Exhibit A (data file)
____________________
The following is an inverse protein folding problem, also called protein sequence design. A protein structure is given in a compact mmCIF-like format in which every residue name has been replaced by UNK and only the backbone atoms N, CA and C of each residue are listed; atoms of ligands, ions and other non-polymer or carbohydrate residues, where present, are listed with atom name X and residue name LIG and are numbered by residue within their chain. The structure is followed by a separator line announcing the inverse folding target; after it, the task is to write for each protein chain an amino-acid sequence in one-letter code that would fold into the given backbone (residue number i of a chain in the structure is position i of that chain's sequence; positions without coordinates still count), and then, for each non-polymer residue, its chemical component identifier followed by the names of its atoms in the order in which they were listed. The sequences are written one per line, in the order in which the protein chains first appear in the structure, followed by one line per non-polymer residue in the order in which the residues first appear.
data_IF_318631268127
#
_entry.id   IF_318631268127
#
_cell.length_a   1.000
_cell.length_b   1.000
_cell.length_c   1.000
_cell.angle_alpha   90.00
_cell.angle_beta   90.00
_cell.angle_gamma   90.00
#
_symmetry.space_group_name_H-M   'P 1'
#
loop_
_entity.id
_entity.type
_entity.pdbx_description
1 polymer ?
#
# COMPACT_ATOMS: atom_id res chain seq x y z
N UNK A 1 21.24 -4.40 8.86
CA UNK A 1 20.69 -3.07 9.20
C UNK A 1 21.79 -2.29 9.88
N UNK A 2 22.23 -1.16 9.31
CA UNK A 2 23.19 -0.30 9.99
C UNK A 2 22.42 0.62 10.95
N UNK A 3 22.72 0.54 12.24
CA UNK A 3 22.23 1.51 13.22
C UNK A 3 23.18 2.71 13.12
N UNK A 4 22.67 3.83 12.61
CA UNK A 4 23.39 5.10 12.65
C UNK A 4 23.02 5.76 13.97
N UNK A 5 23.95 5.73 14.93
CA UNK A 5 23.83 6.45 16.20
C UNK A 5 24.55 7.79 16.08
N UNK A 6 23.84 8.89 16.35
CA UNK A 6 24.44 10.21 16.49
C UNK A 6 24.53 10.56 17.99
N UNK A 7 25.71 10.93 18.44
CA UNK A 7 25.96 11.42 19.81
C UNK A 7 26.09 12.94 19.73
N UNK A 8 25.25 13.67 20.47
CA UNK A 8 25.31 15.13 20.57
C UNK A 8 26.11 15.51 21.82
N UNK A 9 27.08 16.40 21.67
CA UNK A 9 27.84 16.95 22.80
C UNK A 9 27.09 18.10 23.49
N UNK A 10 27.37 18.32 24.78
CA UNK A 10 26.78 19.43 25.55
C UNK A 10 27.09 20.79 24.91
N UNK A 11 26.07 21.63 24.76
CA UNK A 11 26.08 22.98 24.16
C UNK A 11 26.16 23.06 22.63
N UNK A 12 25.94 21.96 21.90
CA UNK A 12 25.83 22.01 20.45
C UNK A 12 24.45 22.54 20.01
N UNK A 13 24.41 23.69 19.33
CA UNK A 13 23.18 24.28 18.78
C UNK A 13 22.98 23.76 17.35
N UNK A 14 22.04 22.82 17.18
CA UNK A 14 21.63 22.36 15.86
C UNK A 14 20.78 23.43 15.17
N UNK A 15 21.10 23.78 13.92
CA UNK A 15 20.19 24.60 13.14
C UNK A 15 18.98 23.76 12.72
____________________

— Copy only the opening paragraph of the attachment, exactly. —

The following is an inverse protein folding problem, also called protein sequence design. A protein structure is given in a compact mmCIF-like format in which every residue name has been replaced by UNK and only the backbone atoms N, CA and C of each residue are listed; atoms of ligands, ions and other non-polymer or carbohydrate residues, where present, are listed with atom name X and residue name LIG and are numbered by residue within their chain. The structure is followed by a separator line announcing the inverse folding target; after it, the task is to write for each protein chain an amino-acid sequence in one-letter code that would fold into the given backbone (residue number i of a chain in the structure is position i of that chain's sequence; positions without coordinates still count), and then, for each non-polymer residue, its chemical component identifier followed by the names of its atoms in the order in which they were listed. The sequences are written one per line, in the order in which the protein chains first appear in the structure, followed by one line per non-polymer residue in the order in which the residues first appear.